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remind me of the description in Marmion' of the Monasteries of Lindisfarne:

And needful was such strength to these,

Exposed to the tempestuous seas,
Scourged by the wind's eternal sway,

Open to rovers fierce as they." The cannon belonging to the monks of Mount Athos were taken from them by the Turks in 1821, as the community made common cause with the Greek insurrection, and in consequence had three thousand Turkish soldiers quartered on them until 1830. These unbidden and unwelcome guests do not appear to have done any wanton mischief, but the expense of maintaining them for nine years was almost ruinous ; and many of the convents are only now beginning to recover from it.

Besides the large church and the numerous chapels which all the principal monasteries contain, every nook and corner of Mount Athos abounds with little oratories—such as are often found throughout Greece and the Ionian Islands. Hid by groups of gigantic oaks or pines, crowning the summits of the loftiest cliffs, surrounded by groves of old gnarled olives in the depths of the valleys, or peeping out from the mouth of a cavern in the side of a mountain, are often found these solitary little chapels, which the graceful Byzantine architecture, and the rich warm colouring given by time to the cold grey stone, render so very picturesque. Finding them where the scenery around is most wild and striking, one might almost fancy that some great saint in the days of old had made a pilgrimage over this fair Eastern land, and, seeing how infinitely its great loveliness shows forth its Maker's glory, had erected at every opening in the landscape a resting place where men might piously return thanks. They are at least silent witnesses to the simple piety of the Greek peasantry ; for they hold it a sacred duty to keep the little lamp ever burning before the altar ; and, though the distance is often great from the nearest village, still, from time to time, some one never fails to make a journey to the spot in order to replenish the oil. Nothing can be more interesting than, when travelling in the most wild and lonely regions, to come suddenly on one of these silent houses of prayer, and find the steady light burning within, as if it had been lit by a passing angel for his secret devotions.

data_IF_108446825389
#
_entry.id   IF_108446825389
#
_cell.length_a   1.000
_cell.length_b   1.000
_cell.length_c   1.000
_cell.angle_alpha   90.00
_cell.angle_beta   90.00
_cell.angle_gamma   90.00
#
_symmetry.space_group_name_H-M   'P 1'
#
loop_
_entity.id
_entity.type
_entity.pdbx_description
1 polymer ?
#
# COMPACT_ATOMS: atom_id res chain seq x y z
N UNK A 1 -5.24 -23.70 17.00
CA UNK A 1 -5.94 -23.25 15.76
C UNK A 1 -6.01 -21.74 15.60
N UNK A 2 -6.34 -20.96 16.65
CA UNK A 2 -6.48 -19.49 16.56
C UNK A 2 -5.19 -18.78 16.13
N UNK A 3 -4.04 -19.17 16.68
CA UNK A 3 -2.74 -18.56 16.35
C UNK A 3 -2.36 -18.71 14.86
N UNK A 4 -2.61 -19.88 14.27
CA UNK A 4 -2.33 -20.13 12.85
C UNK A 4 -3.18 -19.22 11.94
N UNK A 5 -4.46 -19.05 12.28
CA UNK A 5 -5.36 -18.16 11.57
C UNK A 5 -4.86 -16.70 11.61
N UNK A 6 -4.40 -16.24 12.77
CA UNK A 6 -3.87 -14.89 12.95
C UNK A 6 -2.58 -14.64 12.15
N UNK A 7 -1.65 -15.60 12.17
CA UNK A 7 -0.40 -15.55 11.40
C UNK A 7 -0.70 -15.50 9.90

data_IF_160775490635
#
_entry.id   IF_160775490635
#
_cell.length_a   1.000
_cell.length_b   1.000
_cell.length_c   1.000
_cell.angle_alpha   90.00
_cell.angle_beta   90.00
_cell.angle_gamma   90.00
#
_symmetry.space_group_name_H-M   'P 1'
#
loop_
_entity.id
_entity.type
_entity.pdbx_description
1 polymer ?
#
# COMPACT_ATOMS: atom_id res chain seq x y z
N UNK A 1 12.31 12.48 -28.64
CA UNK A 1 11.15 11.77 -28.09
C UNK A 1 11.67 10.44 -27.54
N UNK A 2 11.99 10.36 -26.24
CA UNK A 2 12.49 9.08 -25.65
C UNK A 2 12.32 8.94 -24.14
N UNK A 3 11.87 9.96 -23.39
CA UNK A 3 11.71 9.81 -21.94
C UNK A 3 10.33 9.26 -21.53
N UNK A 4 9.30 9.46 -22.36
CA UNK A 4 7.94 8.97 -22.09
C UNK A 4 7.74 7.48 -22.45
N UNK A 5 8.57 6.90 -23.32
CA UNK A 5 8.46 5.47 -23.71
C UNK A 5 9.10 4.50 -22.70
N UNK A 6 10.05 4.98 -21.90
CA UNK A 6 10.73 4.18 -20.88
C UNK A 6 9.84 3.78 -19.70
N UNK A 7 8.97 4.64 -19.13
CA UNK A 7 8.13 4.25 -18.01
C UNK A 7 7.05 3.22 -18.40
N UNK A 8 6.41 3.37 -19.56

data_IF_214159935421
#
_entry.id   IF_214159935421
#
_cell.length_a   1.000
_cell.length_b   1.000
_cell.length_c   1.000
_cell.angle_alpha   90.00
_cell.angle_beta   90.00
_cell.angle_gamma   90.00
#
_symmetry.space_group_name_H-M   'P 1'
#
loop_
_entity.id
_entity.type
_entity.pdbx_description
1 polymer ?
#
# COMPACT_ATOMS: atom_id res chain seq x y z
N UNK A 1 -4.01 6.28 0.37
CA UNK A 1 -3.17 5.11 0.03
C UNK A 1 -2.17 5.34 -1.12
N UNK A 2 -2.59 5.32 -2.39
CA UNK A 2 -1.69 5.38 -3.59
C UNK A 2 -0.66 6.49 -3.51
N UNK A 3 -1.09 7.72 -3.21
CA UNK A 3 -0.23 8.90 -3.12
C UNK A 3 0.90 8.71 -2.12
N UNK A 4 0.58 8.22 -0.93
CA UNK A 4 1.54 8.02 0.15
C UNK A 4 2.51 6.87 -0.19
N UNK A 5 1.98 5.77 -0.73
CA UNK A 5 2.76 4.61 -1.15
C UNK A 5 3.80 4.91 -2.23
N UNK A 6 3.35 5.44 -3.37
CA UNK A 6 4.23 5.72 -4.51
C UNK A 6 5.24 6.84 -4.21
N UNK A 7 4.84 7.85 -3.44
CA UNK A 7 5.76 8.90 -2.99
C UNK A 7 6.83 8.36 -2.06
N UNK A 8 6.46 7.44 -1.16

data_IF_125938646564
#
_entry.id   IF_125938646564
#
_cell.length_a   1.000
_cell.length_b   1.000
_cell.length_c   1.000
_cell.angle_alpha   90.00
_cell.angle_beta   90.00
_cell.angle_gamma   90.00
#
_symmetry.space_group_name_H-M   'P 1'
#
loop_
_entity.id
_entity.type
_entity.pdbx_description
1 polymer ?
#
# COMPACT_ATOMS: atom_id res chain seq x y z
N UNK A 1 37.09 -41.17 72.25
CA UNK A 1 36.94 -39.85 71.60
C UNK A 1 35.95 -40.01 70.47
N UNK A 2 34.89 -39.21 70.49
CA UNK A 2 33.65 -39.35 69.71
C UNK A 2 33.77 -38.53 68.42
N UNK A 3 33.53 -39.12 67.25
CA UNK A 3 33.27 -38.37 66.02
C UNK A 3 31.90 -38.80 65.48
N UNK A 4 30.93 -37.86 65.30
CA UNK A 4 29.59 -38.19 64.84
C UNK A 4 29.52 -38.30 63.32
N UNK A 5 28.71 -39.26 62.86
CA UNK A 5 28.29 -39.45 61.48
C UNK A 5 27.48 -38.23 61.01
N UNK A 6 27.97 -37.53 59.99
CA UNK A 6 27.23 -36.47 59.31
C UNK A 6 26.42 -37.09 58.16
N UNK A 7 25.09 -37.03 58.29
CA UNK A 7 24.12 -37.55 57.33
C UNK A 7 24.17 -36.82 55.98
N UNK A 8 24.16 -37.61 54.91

It was eleven o'clock before I got away from my hospitable friends at Vatopethi—the 'EniTPOTOL and other chief fathers here, as in the other monasteries, accompanying me as far as the first rising ground, where they stand as long as I am in sight, bowing low with their hands on their hearts, and commending me to the protection of the all-holy Virgin, the mother of God, ('H Ilavayla corókoc,) and of the saints, whom they adjure to conduct my steps and be companions of my path. I preferred taking my horses as far as Karyes—the roads being tolerably practicable so far, though mules and guides were offered me as in the other convents--the good fathers everywhere acting on the Homeric precept, which bids